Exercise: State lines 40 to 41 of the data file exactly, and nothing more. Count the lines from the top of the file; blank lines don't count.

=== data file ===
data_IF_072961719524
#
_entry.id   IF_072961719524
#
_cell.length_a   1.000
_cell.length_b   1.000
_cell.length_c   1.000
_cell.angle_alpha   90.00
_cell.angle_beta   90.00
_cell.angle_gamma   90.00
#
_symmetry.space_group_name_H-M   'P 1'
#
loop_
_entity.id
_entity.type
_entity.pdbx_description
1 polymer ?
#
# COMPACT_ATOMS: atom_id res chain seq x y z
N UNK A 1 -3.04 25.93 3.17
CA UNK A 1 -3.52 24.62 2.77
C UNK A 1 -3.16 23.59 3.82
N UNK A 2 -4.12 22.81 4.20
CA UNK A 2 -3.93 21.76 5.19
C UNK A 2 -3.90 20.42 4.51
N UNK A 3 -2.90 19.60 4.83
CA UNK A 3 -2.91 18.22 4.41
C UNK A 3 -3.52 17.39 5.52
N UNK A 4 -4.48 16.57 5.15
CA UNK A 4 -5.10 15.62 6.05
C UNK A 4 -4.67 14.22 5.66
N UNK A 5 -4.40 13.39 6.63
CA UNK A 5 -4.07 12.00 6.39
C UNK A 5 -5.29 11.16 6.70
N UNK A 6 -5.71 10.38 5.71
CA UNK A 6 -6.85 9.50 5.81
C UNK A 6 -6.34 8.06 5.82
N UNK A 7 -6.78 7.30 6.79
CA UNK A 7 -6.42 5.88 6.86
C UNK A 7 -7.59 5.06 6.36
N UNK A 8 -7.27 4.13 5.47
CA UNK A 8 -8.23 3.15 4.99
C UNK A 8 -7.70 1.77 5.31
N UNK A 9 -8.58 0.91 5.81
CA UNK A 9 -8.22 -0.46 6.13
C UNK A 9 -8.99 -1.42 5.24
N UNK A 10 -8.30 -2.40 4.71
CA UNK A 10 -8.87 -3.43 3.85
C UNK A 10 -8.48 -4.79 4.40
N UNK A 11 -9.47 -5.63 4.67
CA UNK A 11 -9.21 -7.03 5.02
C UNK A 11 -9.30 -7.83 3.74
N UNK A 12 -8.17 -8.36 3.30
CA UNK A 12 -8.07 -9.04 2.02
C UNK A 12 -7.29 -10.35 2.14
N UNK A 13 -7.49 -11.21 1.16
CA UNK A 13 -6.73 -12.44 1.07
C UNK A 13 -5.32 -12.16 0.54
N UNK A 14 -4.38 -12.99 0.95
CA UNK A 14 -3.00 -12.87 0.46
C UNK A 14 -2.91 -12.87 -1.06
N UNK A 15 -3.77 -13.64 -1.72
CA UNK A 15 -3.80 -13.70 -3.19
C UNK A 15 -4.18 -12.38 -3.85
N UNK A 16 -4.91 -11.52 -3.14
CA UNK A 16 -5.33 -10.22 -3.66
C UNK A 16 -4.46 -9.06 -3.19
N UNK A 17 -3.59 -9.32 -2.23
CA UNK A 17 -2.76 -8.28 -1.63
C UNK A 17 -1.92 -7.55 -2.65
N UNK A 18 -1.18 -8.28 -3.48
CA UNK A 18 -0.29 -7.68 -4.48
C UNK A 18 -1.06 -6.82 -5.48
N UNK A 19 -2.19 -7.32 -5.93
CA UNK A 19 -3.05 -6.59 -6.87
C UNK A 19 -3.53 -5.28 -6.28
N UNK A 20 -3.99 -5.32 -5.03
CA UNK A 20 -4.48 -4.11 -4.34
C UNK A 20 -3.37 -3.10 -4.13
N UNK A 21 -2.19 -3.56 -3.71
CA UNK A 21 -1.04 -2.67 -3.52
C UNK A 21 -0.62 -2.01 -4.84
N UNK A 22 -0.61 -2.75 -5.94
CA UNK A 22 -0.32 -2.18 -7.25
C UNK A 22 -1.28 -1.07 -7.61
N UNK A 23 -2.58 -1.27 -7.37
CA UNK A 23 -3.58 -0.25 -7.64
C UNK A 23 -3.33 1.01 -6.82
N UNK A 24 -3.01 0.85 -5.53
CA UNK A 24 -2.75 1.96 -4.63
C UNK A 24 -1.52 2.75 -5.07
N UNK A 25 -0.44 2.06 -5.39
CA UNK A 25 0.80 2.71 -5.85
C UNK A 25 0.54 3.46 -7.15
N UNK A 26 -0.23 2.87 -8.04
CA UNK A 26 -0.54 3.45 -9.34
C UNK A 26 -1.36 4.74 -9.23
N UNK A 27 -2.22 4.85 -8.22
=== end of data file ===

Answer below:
CA UNK A 7 -6.42 5.88 6.86
C UNK A 7 -7.59 5.06 6.36